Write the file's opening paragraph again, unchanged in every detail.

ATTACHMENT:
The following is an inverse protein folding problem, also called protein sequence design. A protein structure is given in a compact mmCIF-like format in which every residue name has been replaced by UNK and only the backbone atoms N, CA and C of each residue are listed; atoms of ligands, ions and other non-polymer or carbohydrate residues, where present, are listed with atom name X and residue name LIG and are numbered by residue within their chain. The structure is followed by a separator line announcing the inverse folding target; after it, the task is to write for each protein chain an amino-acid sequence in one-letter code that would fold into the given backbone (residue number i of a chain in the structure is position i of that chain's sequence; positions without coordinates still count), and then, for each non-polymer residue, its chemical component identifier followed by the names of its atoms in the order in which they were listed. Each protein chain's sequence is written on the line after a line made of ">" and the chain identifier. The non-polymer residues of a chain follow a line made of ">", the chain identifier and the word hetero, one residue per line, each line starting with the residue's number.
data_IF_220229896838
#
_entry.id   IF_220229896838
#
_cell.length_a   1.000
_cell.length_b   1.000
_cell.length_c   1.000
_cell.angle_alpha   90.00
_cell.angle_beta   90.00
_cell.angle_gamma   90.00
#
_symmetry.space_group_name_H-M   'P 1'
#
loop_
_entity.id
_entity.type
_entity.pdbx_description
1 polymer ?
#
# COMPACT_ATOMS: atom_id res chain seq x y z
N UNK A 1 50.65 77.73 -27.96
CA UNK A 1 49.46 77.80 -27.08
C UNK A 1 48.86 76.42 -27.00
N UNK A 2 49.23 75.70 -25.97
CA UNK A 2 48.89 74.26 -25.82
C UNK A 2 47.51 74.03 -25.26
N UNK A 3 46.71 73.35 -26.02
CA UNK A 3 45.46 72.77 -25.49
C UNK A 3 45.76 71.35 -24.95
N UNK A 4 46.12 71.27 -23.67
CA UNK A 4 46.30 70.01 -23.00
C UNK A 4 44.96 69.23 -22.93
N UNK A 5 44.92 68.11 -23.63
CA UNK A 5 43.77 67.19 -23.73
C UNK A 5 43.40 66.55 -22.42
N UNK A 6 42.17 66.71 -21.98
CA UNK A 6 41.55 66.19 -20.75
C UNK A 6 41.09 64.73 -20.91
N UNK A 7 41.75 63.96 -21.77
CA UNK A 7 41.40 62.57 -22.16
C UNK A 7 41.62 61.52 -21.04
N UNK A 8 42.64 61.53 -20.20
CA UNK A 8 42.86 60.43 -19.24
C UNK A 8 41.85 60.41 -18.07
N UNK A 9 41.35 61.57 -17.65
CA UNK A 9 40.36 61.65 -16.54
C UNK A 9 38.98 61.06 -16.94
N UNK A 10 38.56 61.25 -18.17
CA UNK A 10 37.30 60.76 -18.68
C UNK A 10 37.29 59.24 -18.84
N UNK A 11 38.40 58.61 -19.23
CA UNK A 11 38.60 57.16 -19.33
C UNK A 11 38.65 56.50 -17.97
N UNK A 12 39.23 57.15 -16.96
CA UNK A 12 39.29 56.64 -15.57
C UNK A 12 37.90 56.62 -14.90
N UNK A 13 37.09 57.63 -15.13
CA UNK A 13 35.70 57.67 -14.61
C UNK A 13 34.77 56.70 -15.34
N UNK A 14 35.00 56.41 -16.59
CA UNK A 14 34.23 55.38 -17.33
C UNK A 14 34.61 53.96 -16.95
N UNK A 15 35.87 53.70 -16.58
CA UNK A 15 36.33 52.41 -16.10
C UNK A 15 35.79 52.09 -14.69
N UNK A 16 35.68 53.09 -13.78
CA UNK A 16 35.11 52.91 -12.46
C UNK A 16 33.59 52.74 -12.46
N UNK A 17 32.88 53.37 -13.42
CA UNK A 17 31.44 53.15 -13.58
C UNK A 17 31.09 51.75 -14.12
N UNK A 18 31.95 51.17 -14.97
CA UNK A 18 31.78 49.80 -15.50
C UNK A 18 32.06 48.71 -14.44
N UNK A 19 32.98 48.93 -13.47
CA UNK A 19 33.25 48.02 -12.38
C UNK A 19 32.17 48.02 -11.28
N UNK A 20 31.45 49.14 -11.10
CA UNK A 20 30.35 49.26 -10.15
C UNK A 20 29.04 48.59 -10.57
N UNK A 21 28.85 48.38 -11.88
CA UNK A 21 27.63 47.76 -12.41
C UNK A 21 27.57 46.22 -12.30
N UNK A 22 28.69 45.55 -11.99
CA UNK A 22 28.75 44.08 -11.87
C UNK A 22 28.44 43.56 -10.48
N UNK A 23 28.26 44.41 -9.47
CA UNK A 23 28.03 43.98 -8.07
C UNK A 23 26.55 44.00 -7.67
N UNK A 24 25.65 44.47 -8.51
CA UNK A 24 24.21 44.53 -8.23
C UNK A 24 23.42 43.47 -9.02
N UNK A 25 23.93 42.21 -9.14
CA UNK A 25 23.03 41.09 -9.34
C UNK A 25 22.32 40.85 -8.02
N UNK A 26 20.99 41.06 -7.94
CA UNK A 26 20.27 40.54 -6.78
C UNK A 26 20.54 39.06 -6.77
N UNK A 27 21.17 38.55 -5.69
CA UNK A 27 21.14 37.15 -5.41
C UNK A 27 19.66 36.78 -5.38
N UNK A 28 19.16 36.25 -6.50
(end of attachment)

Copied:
The following is an inverse protein folding problem, also called protein sequence design. A protein structure is given in a compact mmCIF-like format in which every residue name has been replaced by UNK and only the backbone atoms N, CA and C of each residue are listed; atoms of ligands, ions and other non-polymer or carbohydrate residues, where present, are listed with atom name X and residue name LIG and are numbered by residue within their chain. The structure is followed by a separator line announcing the inverse folding target; after it, the task is to write for each protein chain an amino-acid sequence in one-letter code that would fold into the given backbone (residue number i of a chain in the structure is position i of that chain's sequence; positions without coordinates still count), and then, for each non-polymer residue, its chemical component identifier followed by the names of its atoms in the order in which they were listed. Each protein chain's sequence is written on the line after a line made of ">" and the chain identifier. The non-polymer residues of a chain follow a line made of ">", the chain identifier and the word hetero, one residue per line, each line starting with the residue's number.